Amid sliding sales for prostate cancer drug Xofigo, Bayer will bolster its portfolio of targeted alpha therapies with the acquisition of radiotherapeutics biotech Noria Therapeutics and subsidiary PSMA Therapeutics.
The deal, of which financial details were not disclosed, will see Bayer pick up exclusive rights to two investigational therapies in prostate cancer that will complement the already approved therapy Xofigo, according to a release.
Targeted alpha therapies, or TATs, treat difficult tumors by delivering alpha radiation inside the body using either a bone-seeking property or through the combination of alpha radionuclides with specific molecules.
Bayer’s Xofigo is currently the only approved TAT, which can be used in patients with metastatic castration-resistant prostate cancer that has spread to the bones; the company has a proprietary platform of TATs. Xofigo is also being trialed in a larger clinical program.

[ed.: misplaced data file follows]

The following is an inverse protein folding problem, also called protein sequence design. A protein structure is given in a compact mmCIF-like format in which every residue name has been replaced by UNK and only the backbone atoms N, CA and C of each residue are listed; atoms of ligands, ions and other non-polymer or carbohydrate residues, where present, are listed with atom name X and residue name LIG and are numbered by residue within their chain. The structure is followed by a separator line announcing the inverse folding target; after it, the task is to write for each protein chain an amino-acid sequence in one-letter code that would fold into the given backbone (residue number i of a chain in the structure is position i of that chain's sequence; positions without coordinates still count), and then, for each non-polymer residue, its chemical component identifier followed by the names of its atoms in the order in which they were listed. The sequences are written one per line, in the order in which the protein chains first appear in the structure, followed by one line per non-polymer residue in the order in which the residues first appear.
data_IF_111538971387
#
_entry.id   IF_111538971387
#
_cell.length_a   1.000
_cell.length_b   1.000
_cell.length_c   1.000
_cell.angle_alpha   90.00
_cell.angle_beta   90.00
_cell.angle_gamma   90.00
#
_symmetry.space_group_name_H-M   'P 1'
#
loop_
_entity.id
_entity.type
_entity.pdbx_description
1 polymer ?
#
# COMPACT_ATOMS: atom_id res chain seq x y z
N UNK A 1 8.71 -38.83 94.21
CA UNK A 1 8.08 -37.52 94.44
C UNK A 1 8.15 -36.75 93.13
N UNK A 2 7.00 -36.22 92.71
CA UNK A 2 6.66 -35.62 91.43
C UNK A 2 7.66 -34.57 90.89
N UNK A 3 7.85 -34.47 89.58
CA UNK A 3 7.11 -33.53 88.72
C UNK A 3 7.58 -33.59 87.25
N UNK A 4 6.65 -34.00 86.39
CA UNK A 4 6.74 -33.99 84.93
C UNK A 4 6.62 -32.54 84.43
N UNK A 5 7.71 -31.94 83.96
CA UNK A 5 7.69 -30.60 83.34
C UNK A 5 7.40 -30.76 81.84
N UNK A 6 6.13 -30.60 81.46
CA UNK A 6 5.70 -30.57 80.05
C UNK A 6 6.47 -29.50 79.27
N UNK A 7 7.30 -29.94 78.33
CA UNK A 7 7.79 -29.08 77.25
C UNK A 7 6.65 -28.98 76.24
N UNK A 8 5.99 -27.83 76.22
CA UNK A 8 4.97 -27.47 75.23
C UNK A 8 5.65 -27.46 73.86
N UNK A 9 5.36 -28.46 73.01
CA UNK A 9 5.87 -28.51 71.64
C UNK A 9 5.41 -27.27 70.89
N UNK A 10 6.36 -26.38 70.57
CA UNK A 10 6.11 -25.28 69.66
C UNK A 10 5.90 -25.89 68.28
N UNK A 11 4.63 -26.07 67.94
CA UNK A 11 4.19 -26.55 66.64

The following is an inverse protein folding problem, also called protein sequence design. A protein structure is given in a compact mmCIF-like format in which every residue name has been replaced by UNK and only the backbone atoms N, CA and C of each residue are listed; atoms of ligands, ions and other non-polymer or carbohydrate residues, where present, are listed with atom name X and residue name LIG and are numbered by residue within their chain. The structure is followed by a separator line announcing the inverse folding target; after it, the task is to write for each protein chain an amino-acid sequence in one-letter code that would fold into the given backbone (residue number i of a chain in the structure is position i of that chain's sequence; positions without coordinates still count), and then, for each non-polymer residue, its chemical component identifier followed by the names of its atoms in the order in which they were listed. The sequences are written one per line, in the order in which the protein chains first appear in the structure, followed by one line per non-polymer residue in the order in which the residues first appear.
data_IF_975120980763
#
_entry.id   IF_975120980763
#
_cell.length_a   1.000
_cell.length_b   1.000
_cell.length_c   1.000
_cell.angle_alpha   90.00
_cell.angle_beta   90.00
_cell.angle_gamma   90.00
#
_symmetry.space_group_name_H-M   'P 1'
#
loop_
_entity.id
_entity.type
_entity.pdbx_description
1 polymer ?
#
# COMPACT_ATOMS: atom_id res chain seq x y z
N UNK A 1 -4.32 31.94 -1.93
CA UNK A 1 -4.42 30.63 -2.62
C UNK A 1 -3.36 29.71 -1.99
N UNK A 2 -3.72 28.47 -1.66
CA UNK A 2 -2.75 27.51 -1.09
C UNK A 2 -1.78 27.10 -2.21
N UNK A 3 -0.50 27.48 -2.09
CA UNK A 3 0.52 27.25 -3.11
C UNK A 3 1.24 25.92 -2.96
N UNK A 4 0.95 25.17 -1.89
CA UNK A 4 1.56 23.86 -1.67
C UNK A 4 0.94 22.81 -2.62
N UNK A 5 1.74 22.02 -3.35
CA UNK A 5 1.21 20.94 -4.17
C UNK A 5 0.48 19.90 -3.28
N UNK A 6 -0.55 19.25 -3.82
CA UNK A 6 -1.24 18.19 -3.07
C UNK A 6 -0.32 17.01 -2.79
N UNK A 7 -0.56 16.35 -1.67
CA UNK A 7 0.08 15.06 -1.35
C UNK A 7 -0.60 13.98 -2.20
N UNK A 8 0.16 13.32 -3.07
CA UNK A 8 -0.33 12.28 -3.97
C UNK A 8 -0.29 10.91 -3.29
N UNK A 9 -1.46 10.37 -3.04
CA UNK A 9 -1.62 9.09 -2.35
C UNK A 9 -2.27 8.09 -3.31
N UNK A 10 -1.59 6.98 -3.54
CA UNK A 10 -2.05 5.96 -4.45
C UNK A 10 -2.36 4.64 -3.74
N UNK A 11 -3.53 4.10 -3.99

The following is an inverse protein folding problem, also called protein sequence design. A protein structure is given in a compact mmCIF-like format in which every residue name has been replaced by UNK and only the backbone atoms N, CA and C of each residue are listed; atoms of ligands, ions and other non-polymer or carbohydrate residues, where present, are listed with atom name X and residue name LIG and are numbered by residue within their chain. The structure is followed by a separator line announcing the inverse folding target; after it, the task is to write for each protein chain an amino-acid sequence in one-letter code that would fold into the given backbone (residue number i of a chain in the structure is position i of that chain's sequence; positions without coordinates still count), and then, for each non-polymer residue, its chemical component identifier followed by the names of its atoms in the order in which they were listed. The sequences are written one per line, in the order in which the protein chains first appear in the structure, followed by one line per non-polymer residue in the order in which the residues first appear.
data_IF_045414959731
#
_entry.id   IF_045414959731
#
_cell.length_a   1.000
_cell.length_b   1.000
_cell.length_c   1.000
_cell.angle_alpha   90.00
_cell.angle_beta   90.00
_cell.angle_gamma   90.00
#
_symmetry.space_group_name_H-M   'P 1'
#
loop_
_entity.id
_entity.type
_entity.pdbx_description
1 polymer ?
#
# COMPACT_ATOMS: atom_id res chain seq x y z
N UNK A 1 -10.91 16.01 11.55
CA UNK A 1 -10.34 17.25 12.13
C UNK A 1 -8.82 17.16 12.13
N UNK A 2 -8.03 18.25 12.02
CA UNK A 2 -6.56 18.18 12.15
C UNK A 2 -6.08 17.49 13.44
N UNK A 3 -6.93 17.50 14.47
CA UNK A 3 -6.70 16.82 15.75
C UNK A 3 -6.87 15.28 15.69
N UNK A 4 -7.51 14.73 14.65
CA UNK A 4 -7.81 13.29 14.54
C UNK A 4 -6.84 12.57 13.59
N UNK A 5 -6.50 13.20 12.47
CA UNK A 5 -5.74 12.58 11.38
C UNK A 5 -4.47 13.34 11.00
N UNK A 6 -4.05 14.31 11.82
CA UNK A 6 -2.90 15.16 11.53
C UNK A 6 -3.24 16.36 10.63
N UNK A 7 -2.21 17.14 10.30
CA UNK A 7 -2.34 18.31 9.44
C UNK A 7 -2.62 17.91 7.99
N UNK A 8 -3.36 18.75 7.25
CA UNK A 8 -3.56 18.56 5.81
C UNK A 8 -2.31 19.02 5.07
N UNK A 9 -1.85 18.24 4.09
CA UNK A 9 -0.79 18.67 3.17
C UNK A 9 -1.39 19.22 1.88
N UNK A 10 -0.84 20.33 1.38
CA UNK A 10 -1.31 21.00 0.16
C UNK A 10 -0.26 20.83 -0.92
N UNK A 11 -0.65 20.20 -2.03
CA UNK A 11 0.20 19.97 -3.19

Sales for Xofigo, once hailed as one of Bayer’s “Big Five” crucial new meds, have been slipping in recent years. The therapy brought in $65 million for Bayer in the first quarter of this year, down about 10% on an adjusted basis. The company blamed COVID-19 restrictions for the ongoing slide in a September 2020 report.
Noria and PSMA will bring to the table technology licensed from Weill Cornell Medicine and Johns Hopkins University for a differentiated alpha radionuclide investigational compound and a small molecule directed toward prostate-specific membrane antigen (PSMA).
Bayer seems specifically interested in the PSMA asset, which will add on to research already being conducted at the German pharmaceutical giant.
“This acquisition is another important milestone in enhancing Bayer’s oncology portfolio through both in-house expertise and strategic collaborations and agreements,” said Bayer’s Robert LaCaze, a member of the executive committee of the Pharmaceuticals Division and head of the Oncology Strategic Business Unit.